|Dataset Full Name||Spinal Cord Injury Rehab|
The SCIRehab is a 5-year, multi-center study based on Practice Based Evidence (PBE) approach which collects data related to inpatient rehabilitation process of care and outcomes for individuals with Spinal Cord Injury (SCI). The SCIRehab project collects detail information on specific intervention, duration of therapy, patient participation, caregiver role, social participation, and patient-centered outcomes including functional status and quality of life.
The data includes detailed information on discipline-specific rehabilitation interventions which are not recorded adequately by the clinicians in normal documentation during inpatient rehabilitation process. Six major US inpatient rehabilitation hospitals specializing in providing rehabilitation services for individuals with SCI were involved in collaborative research. They report point of care data of a patient with SCI and rehabilitation service outcomes to Craig Hospital in Englewood, Colorado.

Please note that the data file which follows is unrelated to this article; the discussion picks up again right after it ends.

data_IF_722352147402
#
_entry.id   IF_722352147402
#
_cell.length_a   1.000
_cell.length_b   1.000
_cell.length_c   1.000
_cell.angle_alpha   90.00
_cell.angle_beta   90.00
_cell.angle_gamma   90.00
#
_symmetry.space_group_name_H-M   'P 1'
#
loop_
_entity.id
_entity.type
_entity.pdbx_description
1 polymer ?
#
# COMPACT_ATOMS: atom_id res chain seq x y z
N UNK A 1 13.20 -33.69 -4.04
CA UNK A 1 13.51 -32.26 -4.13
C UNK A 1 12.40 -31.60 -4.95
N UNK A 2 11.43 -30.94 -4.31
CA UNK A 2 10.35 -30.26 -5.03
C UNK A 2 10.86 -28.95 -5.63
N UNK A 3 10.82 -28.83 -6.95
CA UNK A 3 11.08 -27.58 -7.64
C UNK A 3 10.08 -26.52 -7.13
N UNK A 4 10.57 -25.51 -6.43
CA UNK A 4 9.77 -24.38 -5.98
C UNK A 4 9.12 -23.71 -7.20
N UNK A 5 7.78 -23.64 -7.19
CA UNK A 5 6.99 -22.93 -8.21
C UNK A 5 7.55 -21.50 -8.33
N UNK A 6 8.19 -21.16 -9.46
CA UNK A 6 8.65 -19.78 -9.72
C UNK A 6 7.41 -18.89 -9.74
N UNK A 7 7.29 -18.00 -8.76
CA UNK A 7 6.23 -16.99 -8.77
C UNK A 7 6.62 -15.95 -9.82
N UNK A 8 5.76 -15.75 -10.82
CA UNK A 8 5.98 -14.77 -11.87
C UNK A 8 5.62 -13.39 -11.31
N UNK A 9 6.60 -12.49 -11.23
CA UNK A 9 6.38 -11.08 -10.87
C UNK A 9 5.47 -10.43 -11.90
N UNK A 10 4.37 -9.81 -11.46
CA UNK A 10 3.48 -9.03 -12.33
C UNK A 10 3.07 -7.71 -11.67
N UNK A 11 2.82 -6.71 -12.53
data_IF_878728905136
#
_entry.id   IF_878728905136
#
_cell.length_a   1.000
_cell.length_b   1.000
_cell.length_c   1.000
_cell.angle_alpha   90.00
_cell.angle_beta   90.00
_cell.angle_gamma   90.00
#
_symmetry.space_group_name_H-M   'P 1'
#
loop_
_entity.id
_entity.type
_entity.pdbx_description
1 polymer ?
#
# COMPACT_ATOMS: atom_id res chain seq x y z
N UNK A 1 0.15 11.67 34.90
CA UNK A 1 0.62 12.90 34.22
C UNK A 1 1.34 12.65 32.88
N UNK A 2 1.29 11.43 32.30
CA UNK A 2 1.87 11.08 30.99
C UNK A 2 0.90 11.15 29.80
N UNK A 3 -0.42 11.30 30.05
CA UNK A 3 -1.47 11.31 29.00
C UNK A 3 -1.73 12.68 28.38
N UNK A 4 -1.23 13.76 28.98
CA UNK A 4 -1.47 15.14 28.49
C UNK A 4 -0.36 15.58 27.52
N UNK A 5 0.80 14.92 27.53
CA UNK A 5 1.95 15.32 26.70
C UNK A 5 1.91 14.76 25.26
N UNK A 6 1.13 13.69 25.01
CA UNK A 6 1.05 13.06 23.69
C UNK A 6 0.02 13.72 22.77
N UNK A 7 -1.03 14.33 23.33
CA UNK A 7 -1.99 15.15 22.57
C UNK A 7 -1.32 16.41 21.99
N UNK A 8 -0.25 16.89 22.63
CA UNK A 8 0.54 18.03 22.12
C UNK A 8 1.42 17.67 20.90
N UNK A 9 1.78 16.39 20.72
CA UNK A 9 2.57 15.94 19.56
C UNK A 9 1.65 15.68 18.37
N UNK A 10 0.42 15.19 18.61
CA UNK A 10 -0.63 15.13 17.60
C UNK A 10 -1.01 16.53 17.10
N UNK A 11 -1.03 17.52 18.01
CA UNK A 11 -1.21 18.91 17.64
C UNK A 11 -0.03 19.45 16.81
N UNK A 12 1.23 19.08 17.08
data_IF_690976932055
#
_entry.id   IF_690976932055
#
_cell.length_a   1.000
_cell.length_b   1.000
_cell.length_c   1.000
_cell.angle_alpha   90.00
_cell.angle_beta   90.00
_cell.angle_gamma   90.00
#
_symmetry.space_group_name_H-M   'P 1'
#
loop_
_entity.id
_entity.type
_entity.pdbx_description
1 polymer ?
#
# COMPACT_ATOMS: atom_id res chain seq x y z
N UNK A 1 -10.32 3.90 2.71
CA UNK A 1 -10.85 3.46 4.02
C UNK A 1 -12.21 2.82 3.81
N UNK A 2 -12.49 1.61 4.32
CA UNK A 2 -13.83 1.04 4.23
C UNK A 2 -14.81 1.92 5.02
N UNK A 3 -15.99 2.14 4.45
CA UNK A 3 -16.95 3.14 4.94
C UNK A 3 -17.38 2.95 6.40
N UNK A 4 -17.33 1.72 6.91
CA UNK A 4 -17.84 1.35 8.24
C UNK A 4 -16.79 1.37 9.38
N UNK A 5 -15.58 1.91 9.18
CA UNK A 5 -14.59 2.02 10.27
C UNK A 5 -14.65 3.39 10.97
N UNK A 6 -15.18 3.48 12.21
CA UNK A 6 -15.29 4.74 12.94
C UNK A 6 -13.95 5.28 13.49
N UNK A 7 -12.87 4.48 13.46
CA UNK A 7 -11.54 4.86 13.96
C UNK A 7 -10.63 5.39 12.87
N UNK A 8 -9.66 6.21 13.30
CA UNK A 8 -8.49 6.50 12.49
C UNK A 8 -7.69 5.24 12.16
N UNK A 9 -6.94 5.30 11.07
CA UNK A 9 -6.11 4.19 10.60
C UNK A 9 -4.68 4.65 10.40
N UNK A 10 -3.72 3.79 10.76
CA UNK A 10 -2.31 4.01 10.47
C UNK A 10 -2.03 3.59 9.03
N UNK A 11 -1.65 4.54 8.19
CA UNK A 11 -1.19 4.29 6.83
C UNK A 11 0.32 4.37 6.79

|Key Terms||Spinal Cord Injury, Rehabilitation Outcomes, Practice Based Evidence, Nursing education, Occupational therapy, Physical therapy, Speech therapy, Therapeutic Recreation, Psychology, Social work/case management, Physiatry|
|Sponsoring Agency/Entity||Department of Health and Human Services (HHS): National Institute on Disability, Independent Living, and Rehabilitation Research (NIDILRR)||Health Conditions/Disability Measures|
Spinal cord injury (SCI),
Functional limitations (ADLs and/or IADLs)
|Measures/Outcomes of Interest|
Patient and injury characteristics. Detailed information about the rehabilitation process and intensity of therapy during inpatient rehabilitation by each discipline: physical therapy, occupational therapy, therapeutic recreation, speech-language pathology, psychology, nursing, and social work/case management. Individual and Group Therapy Co-treatment with other disciplines, Duration of therapy Family/Caregiver involvement. Missed therapy and factors that impact rehabilitation sessions. Patient participation in Physical Therapy and Occupational therapy sessions.